When I was 18, I was in a car accident: a girl swerved in front of my car, I couldn’t avoid her, and she died. I moved soon afterward, and so this crash and its aftermath made up the secret I carried around for 18 years. Until I wrote Half a Life.

40,000 die on US roads every year. And with every accident, somebody walks away feeling he’s put on the executioner’s hood. That’s one reason Half a Life has resonated with so many people. But it’s not the only reason, I’ve come to realize.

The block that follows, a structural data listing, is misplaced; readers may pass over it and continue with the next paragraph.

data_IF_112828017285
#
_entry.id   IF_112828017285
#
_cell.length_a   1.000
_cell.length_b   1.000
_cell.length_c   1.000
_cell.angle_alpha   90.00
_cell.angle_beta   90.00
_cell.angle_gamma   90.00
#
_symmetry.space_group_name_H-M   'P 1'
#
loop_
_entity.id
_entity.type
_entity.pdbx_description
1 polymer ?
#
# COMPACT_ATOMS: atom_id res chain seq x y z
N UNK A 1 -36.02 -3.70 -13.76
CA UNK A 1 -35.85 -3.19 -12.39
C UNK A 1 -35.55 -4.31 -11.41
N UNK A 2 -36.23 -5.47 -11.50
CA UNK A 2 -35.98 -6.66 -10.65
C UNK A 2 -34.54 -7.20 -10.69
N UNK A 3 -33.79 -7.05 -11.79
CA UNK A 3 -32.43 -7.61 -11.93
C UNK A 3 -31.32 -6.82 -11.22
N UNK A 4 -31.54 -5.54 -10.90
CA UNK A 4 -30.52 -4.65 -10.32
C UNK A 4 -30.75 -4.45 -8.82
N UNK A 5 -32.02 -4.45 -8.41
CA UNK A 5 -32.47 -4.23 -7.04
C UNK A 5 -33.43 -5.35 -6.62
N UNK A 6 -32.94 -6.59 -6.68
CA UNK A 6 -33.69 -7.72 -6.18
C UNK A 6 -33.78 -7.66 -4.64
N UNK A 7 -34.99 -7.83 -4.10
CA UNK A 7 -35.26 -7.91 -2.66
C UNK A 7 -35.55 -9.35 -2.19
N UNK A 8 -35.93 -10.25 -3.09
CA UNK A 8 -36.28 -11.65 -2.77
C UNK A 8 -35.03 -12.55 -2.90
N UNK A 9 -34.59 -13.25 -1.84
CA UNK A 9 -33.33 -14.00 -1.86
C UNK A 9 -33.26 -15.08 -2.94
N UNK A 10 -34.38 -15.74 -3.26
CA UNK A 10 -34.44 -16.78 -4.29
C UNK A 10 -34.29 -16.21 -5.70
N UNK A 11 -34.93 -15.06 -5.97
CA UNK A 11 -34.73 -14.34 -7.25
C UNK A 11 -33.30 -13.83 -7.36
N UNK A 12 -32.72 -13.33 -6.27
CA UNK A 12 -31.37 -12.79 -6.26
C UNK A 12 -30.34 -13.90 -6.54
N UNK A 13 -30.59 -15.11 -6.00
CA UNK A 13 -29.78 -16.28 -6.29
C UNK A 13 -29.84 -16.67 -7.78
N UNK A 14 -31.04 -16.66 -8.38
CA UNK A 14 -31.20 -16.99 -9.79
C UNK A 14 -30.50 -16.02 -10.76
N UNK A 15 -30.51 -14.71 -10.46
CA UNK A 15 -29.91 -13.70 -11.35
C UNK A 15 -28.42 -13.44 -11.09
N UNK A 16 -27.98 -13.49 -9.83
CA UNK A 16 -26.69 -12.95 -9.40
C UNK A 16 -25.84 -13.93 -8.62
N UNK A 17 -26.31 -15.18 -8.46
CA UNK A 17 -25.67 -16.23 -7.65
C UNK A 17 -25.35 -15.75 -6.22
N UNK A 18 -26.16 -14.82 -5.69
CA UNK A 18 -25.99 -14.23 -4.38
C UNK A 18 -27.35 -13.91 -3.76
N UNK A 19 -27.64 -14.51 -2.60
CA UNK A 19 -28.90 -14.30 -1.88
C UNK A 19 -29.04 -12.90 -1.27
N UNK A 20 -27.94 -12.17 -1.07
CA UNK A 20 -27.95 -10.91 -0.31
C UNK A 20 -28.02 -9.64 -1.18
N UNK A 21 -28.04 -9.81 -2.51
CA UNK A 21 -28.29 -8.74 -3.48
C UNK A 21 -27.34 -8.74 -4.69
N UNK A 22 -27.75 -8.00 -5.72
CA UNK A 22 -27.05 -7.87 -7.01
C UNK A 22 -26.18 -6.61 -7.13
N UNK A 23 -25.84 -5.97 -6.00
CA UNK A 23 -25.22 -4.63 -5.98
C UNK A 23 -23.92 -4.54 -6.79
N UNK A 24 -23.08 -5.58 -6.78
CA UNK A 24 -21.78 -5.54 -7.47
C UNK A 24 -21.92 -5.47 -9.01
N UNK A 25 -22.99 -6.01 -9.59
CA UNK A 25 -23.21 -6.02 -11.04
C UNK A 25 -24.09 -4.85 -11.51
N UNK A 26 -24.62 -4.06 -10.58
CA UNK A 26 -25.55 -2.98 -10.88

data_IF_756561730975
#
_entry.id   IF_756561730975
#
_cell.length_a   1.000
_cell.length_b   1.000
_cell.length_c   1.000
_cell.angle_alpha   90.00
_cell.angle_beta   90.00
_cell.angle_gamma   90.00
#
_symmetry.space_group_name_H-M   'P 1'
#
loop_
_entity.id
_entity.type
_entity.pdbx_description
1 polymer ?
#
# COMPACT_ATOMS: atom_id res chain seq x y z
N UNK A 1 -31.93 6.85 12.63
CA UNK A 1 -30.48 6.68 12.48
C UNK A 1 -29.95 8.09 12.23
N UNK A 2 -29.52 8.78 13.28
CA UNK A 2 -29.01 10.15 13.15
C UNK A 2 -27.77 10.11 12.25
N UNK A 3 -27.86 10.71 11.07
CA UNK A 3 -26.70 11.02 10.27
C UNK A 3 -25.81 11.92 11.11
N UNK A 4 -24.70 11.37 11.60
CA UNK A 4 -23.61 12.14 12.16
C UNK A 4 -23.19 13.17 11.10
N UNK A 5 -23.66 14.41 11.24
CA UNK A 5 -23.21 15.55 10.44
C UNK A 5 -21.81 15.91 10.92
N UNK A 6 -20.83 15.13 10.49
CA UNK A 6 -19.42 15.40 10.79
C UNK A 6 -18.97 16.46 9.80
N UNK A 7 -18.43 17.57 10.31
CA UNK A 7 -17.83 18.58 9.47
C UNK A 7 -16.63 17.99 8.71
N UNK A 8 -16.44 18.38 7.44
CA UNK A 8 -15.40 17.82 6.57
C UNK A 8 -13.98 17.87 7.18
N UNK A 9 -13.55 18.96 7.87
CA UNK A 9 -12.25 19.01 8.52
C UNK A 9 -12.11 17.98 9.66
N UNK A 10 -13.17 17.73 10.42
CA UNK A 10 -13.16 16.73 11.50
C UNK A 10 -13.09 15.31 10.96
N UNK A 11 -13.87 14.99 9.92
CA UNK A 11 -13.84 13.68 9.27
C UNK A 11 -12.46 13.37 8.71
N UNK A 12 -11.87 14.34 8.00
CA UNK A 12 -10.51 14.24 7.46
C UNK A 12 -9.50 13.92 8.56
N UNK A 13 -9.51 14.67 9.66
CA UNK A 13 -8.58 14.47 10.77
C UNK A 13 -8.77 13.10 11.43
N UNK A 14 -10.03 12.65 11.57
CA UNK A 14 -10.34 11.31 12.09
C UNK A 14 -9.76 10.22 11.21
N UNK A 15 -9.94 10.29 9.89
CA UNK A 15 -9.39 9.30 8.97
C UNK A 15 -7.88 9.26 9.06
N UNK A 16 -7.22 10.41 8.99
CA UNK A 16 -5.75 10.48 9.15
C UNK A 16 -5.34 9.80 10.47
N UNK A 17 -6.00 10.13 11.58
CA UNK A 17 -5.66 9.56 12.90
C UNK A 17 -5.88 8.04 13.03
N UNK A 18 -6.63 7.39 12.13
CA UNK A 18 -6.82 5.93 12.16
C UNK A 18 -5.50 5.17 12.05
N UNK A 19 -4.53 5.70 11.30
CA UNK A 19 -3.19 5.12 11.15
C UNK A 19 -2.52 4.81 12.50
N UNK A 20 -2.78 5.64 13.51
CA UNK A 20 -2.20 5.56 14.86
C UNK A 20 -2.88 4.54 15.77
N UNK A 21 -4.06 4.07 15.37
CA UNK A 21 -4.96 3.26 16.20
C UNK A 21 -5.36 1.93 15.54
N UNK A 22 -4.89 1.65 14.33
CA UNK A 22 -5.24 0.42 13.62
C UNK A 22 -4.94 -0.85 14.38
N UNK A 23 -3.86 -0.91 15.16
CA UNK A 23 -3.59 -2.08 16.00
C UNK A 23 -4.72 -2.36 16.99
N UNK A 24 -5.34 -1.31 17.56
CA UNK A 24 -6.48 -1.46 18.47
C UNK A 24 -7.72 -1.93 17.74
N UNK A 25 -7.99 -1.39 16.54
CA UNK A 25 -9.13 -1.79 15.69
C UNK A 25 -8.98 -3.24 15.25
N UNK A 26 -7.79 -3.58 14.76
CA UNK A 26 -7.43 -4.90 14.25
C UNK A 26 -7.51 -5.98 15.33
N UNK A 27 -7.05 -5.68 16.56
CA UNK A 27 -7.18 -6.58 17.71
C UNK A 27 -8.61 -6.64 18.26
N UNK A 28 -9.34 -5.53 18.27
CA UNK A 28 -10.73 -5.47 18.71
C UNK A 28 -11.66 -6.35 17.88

When I decided to write this story—the story of me and of the girl who died that day—I don’t think I understood how universal other people would find it; I was just writing what had happened to me. But very soon, I realized this story threw huge shadows. Excerpted in GQ and on This American Life, as well as in The Times of London, The Daily Mail (UK) and numerous other publications in the US and around the world, Half a Life ended up having real valence for a great many people. I’ve received probably over a thousand emails from readers who have wanted to share their own stories: a man who blames himself because he didn’t take his mother’s threats seriously and therefore left for boarding school the day before her suicide; a number of soldiers back from Iraq and Afghanistan who are dealing with post-traumatic stress disorder; people who have suffered horrible personal loss; and, of course, many car accident survivors. (more…)